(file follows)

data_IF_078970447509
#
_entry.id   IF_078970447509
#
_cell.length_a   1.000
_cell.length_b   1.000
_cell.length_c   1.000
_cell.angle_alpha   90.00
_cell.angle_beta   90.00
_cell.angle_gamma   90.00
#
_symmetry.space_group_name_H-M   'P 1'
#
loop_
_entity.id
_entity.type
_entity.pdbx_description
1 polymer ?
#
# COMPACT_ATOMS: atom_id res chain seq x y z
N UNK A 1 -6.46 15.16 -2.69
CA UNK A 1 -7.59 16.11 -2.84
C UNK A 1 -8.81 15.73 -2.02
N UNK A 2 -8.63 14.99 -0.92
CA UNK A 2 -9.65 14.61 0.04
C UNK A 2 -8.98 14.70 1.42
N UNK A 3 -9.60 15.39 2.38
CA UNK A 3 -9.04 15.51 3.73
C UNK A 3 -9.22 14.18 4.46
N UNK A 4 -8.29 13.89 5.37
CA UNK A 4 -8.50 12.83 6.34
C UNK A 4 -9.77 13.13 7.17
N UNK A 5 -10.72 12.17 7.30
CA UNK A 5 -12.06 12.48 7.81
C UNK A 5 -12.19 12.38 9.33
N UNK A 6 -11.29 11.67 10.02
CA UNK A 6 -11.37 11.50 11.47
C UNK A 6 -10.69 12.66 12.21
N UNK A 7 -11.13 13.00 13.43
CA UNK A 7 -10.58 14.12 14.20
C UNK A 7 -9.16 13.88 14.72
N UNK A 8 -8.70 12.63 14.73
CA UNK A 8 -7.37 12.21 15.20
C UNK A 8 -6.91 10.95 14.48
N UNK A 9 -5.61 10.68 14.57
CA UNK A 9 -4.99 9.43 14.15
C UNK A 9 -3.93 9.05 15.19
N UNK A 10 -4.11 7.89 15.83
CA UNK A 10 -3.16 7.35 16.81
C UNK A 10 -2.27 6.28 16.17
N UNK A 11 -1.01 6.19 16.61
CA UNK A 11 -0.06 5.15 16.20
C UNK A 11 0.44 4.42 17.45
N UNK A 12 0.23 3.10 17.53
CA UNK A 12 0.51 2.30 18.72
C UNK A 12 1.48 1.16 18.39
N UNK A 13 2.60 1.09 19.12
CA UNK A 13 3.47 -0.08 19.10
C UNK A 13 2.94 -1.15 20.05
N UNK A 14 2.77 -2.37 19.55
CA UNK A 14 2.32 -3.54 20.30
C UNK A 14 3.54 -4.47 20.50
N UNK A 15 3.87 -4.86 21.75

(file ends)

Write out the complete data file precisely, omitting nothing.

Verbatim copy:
data_IF_078970447509
#
_entry.id   IF_078970447509
#
_cell.length_a   1.000
_cell.length_b   1.000
_cell.length_c   1.000
_cell.angle_alpha   90.00
_cell.angle_beta   90.00
_cell.angle_gamma   90.00
#
_symmetry.space_group_name_H-M   'P 1'
#
loop_
_entity.id
_entity.type
_entity.pdbx_description
1 polymer ?
#
# COMPACT_ATOMS: atom_id res chain seq x y z
N UNK A 1 -6.46 15.16 -2.69
CA UNK A 1 -7.59 16.11 -2.84
C UNK A 1 -8.81 15.73 -2.02
N UNK A 2 -8.63 14.99 -0.92
CA UNK A 2 -9.65 14.61 0.04
C UNK A 2 -8.98 14.70 1.42
N UNK A 3 -9.60 15.39 2.38
CA UNK A 3 -9.04 15.51 3.73
C UNK A 3 -9.22 14.18 4.46
N UNK A 4 -8.29 13.89 5.37
CA UNK A 4 -8.50 12.83 6.34
C UNK A 4 -9.77 13.13 7.17
N UNK A 5 -10.72 12.17 7.30
CA UNK A 5 -12.06 12.48 7.81
C UNK A 5 -12.19 12.38 9.33
N UNK A 6 -11.29 11.67 10.02
CA UNK A 6 -11.37 11.50 11.47
C UNK A 6 -10.69 12.66 12.21
N UNK A 7 -11.13 13.00 13.43
CA UNK A 7 -10.58 14.12 14.20
C UNK A 7 -9.16 13.88 14.72
N UNK A 8 -8.70 12.63 14.73
CA UNK A 8 -7.37 12.21 15.20
C UNK A 8 -6.91 10.95 14.48
N UNK A 9 -5.61 10.68 14.57
CA UNK A 9 -4.99 9.43 14.15
C UNK A 9 -3.93 9.05 15.19
N UNK A 10 -4.11 7.89 15.83
CA UNK A 10 -3.16 7.35 16.81
C UNK A 10 -2.27 6.28 16.17
N UNK A 11 -1.01 6.19 16.61
CA UNK A 11 -0.06 5.15 16.20
C UNK A 11 0.44 4.42 17.45
N UNK A 12 0.23 3.10 17.53
CA UNK A 12 0.51 2.30 18.72
C UNK A 12 1.48 1.16 18.39
N UNK A 13 2.60 1.09 19.12
CA UNK A 13 3.47 -0.08 19.10
C UNK A 13 2.94 -1.15 20.05
N UNK A 14 2.77 -2.37 19.55
CA UNK A 14 2.32 -3.54 20.30
C UNK A 14 3.54 -4.47 20.50
N UNK A 15 3.87 -4.86 21.75